Abstract: This study is the first attempt from qualitative approach in order to elucidate the behaviour with respect to performance of coaches especially at grass root level. This study also involves the Chief Coach (n=2), the Assistant Coach (n=2), the Youth Department Officer (n=1), the Executive Secretary of the Forest Football Academy (n=1) and the Players (n=40). The study applied a qualitative methodology to get a better results and data from the interview analysis. The findings of this study revealed that i) the environment factors highly influence the coaches behaviour; iii) the component of professionalism, knowledge, behaviour and players performance were related and each of the component has influenced from other factors such as organization, significant experience, environment, training and competition. The findings also shows that the behavioural aspect, is to show their strong commitment to make the players follow the activities constructed. Hence, the coaches had successfully demonstrated positive behaviour by emphasizing fun and enjoyment that helped the players enjoy their training sessions and this shows that the coaches’ behaviour is important in imparting knowledge to the players. In conclusion, the findings of the present study thus offer significant contribution to the existing literature and conceptual development on coaching by looking at the relationship between the coaches' behaviour during the coaching process.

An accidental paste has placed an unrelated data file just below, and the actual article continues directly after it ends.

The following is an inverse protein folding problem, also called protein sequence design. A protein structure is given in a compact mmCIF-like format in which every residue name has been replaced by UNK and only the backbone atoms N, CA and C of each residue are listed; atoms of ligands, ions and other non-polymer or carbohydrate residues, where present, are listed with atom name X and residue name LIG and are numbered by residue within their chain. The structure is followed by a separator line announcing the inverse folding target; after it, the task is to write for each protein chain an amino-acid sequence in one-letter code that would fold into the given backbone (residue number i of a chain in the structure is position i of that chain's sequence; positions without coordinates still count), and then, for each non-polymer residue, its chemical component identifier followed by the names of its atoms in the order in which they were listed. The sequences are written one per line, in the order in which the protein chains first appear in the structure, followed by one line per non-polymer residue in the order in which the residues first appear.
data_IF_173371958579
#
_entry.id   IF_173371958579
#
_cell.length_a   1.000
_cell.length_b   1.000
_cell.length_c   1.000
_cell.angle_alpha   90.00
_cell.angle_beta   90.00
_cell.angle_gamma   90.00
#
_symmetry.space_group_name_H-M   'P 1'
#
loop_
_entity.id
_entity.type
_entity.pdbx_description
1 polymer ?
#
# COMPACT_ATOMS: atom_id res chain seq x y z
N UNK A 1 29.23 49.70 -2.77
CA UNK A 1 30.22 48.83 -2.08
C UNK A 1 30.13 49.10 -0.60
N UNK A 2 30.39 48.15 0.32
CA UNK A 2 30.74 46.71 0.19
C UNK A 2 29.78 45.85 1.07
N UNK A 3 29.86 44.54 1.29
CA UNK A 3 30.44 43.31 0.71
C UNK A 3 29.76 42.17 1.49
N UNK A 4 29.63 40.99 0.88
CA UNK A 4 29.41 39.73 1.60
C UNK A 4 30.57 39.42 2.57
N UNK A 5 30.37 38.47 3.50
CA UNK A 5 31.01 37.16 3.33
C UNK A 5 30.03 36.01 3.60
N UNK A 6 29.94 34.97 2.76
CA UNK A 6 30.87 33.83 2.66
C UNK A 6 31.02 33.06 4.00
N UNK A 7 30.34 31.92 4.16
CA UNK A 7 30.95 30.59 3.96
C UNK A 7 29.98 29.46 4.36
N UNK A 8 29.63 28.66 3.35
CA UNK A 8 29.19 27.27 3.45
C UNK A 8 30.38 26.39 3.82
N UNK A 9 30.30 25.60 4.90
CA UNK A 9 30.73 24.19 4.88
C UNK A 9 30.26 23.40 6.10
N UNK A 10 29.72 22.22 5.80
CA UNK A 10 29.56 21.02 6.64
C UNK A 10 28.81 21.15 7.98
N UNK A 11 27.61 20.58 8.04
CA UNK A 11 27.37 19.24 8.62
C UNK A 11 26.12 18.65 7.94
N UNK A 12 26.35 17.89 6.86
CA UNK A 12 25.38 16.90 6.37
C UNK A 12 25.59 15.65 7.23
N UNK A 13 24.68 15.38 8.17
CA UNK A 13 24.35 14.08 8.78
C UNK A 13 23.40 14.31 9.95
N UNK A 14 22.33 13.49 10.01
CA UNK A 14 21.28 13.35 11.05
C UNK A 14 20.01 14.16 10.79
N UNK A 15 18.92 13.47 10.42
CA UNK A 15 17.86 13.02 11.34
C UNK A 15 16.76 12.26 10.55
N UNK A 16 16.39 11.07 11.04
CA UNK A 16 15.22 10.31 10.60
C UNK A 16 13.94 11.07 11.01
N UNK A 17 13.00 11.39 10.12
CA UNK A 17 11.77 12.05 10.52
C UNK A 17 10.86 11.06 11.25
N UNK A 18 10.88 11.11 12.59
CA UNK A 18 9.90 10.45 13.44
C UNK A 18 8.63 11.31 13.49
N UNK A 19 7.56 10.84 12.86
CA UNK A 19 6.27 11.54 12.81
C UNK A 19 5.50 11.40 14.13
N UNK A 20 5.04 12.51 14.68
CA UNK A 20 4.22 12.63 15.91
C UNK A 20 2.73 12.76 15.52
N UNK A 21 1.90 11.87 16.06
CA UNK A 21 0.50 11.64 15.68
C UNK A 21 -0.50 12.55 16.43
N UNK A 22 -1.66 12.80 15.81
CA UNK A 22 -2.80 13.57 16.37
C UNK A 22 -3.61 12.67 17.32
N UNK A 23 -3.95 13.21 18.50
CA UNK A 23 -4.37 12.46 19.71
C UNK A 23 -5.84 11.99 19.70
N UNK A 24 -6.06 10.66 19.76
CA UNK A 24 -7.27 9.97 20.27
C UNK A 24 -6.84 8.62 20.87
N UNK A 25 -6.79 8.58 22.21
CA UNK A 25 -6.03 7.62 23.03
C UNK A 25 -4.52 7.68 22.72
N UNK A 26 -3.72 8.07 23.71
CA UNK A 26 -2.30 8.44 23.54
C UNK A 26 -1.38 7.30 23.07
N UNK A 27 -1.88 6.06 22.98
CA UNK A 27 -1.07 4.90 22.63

Paper Nr: 2
Title:

Performance Analysis Challenges in Professional Football Practice

Authors:

Chris Carling